Saying Shoo to a Goose
I once found a good-looking Asian checkout girl in Tesco who had piercing blue eyes. She was a right Peter O’Toole. I didn’t have the courage, the first time I saw her, but on the second occasion I asked what I thought was the obvious question.
She seemed perplexed by my questioning. Mostly because, I think, I’d deigned to treat her like a human being and not just as some barcode-swiping bean-counter which, I get the impression, is the normal interaction they get from customers. There I was, deviating from my designated role, but I was right, though: they were contacts. I don’t know if it was all the attention but I never saw her wearing them ever again.
When I was younger I wouldn’t say shoo to a goose, but things have changed now and since ol’ blue eyes I like to think that I’d go in for the kill more quickly these days as with most people you don’t get a second chance. What can I say: I’m a man with questions. All I want to do is understand the world around me and, as the teacher explained to his pupils in an episode of South Park once; there’s no such thing as stupid questions… just stupid people.
I was rushing to get in for last orders at Holland & Barrett last Sunday and rather than finding them shuffling people out of the door I found the place buzzing with the usual clientele that ranges between militant vegetarians and the affluent middle class who just happen to have undiagnosed deficiencies of strange vitamins, which you’ve never heard of, that can only be found in highly-priced jars.
I mean they sell artichoke extract for gawd’s sake, and vegetarian rocky road, and even bags of Israeli salt which reminds me of a particularly harsh winter when I went to a Morrisons supermarket to buy some salt for the ice to find that everyone else had got there before me. With what was left we almost found ourselves using Himalayan organic rock-salt to grit the drive.
I was there after dehydrated vegetarian mince and found that all they had in stock was the entirely tasteless variety, which I’m sure bears a closer ancestry to dust than with actual mince, but needs must as the devil drives so clutching a bag I headed for the checkout counter where there was a girl with green hair called Emily who was having to deal with a nearby demanding small Asian lady wanted to know how much this jar of Manuka honey cost, and how much that jar of Manuka honey cost, pointing up at them on the giddy heights of the top shelf which were out of bounds to her.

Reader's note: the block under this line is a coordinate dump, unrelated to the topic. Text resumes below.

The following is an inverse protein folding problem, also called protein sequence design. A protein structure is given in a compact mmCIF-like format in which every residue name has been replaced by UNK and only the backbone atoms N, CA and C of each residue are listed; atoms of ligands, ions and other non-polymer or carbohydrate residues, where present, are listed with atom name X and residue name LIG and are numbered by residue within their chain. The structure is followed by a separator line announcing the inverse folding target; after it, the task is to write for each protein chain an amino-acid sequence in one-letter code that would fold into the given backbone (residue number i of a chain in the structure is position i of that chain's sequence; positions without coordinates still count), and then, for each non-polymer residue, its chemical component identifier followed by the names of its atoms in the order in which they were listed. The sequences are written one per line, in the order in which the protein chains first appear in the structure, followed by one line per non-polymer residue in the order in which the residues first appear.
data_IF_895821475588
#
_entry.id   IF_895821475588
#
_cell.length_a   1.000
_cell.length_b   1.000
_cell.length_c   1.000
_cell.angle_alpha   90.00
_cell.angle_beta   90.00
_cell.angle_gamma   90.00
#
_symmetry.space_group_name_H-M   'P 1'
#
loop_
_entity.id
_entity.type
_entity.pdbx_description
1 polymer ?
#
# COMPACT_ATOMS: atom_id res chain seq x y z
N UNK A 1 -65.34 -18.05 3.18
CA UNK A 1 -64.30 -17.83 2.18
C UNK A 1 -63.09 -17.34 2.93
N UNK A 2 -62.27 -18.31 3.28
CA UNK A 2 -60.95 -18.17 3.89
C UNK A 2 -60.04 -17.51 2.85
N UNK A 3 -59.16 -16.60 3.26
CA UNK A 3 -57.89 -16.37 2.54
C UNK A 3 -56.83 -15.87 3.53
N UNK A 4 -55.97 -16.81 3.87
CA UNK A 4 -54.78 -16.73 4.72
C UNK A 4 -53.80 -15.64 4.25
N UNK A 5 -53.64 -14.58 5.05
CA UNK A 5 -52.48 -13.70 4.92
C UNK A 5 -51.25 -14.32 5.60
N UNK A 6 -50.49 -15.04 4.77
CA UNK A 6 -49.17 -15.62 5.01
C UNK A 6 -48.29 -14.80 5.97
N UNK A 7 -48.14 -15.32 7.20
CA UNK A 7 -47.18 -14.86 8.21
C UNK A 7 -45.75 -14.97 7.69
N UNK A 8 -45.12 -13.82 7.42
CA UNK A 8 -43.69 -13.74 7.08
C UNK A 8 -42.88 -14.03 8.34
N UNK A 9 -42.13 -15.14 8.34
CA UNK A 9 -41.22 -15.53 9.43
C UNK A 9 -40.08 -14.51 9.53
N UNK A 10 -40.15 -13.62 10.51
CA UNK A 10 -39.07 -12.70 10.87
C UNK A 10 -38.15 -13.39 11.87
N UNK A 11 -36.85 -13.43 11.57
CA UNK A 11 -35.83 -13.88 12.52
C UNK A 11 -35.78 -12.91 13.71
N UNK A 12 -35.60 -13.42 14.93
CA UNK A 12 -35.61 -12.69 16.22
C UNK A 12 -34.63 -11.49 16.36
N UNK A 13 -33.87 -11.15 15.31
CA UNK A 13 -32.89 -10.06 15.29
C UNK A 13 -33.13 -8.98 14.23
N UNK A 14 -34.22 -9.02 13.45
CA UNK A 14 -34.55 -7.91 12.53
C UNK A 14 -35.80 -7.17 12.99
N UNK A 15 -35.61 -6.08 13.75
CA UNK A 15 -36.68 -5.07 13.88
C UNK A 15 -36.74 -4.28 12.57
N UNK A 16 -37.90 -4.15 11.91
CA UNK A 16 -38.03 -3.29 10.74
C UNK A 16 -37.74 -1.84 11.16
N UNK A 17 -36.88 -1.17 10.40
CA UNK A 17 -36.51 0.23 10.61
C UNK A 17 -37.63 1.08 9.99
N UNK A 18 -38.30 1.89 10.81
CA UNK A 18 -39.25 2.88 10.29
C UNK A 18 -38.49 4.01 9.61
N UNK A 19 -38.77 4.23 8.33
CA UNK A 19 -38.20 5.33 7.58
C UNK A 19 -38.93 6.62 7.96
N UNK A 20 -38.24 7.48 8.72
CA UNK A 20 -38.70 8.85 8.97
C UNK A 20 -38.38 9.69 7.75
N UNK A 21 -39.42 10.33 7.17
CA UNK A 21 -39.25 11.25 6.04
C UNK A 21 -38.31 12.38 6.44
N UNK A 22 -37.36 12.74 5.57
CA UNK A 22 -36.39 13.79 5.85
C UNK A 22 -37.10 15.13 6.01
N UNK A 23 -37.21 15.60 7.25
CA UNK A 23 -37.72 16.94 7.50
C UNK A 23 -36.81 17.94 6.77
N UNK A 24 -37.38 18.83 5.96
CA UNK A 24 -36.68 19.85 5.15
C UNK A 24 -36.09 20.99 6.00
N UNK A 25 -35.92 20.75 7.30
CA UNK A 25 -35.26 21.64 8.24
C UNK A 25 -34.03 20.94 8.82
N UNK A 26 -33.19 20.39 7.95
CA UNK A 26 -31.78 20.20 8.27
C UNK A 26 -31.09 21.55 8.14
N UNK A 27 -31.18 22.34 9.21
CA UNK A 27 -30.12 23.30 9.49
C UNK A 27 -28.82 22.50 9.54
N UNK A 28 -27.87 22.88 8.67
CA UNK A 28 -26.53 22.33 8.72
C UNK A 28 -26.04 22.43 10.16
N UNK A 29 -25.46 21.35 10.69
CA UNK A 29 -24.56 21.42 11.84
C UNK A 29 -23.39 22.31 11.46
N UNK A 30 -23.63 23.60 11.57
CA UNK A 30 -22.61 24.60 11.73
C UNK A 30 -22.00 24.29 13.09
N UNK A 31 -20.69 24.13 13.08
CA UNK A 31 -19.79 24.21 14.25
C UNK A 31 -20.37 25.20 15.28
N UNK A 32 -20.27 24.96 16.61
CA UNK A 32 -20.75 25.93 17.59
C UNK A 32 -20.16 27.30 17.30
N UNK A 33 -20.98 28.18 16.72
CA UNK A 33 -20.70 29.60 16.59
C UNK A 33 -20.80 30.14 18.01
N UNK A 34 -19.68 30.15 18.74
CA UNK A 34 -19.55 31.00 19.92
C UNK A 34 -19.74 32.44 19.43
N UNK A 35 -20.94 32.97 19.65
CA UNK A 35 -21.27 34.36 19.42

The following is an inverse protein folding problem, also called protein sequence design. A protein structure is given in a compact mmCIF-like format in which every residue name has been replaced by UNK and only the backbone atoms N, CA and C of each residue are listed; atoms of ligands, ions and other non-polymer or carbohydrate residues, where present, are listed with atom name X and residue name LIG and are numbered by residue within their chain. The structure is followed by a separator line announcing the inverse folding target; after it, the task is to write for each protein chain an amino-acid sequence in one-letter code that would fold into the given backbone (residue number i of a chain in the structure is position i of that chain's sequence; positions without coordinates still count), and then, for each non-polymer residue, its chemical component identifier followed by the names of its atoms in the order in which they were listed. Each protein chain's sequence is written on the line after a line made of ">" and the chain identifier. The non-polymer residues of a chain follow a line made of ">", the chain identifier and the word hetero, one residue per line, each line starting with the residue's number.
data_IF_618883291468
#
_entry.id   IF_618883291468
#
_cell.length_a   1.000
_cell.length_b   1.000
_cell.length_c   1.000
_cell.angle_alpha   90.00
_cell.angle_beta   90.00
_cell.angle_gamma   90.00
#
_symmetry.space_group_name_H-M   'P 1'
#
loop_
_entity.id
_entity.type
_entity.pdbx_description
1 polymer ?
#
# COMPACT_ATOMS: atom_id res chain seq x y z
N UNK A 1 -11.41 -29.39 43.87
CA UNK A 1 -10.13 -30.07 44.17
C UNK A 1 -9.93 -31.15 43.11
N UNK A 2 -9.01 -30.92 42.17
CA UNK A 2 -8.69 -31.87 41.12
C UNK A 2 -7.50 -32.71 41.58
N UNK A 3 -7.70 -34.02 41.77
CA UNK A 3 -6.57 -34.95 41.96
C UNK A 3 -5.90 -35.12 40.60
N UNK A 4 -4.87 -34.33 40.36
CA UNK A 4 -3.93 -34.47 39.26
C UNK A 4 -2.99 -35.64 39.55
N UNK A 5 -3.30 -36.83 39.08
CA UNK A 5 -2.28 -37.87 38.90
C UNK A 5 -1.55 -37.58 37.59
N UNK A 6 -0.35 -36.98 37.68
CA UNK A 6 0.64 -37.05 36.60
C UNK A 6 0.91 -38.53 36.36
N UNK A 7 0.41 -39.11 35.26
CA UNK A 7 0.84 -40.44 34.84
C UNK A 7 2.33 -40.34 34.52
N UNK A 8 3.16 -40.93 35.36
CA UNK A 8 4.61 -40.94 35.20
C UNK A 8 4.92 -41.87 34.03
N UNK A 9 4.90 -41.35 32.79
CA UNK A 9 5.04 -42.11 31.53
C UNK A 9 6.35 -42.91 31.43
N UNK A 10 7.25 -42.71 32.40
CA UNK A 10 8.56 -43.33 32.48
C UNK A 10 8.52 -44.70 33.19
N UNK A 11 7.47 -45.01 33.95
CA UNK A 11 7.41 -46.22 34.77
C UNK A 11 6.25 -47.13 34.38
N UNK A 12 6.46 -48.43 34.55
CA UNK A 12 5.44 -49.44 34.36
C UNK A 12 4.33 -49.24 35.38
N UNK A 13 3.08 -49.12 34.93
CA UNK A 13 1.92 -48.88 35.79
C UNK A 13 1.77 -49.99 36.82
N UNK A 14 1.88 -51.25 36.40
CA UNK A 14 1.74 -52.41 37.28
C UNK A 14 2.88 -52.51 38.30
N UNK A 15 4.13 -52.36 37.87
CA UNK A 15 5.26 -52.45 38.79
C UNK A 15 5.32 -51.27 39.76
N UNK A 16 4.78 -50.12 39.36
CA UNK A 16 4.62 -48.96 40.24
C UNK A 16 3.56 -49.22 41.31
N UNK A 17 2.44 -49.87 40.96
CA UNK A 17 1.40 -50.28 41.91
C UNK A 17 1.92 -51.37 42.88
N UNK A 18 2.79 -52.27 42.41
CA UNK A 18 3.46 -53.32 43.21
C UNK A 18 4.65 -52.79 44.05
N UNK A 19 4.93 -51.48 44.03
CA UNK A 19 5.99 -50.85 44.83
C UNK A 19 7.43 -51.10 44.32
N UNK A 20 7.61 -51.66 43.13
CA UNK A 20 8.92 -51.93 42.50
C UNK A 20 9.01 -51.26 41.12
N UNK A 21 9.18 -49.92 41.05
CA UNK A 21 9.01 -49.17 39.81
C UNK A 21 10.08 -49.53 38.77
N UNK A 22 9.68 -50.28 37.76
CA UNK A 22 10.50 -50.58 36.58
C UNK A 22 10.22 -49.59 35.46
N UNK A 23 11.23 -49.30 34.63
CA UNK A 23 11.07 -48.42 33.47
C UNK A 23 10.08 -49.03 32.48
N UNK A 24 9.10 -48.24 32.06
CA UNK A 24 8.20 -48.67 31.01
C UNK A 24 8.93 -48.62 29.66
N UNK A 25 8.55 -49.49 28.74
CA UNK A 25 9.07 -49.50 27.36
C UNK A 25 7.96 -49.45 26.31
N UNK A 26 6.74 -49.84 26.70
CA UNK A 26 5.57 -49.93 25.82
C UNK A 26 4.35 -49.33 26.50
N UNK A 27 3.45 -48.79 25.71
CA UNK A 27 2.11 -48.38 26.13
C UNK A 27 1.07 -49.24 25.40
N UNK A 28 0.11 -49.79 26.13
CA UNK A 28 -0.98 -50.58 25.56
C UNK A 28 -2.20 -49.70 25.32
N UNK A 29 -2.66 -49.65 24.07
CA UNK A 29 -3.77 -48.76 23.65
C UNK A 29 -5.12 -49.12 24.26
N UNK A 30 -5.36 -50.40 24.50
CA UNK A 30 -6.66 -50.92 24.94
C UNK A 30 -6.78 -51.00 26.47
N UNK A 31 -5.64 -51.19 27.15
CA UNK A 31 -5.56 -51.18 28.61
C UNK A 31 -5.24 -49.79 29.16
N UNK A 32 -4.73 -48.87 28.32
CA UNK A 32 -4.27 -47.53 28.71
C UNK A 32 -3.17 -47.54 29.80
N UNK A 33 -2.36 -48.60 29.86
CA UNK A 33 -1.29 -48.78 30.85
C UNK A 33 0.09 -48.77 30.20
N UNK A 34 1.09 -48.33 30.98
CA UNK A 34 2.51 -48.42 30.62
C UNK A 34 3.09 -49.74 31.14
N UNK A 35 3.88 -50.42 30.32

I’ve never liked honey and once, in a former life, an acquaintance remonstrated with this notion: “How can you not like honey; bees make it.” I found that there was no answer to this perfectly balance argument.
Emily wondered away from the till and picked them both up; her green Holland & Barrett overalls making it look as if she should have been working on an allotment potato patch somewhere rather that indoors in a health food shop.
After having scanned both jars of honey and relaying the information she then, perhaps cruelly, put them both back out of reach on the top shelf, as if to remove temptation, and came back to serve me at the till.
The small Asian lady then demanded to know what the difference was between one twenty-eight pound jar of Manuka honey and another completely different twenty-eight pound jar of Manuka honey.
Having seen professional expertise in many shops before I reckoned the woman didn’t stand a chance of finding out but Emily replied with and air of authority which belied her age and said that the only difference was the packaging.
Perhaps it was all a lie.
Perhaps it didn’t matter at all.
The little Asian lady couldn’t reach either of them anyway.
Besides who pays twenty-eight pounds for a jar of honey?
Even if it is Manuka?
I have no idea what that is.
When I had Emily’s full attention I handed her my bag of mince flakes and – all geared up – I asked her the question: the question I felt it was crying out for me to ask: whether she dyed her hair to match her uniform.
She said that’s what everybody asks.
It turns out I’ve lost my touch.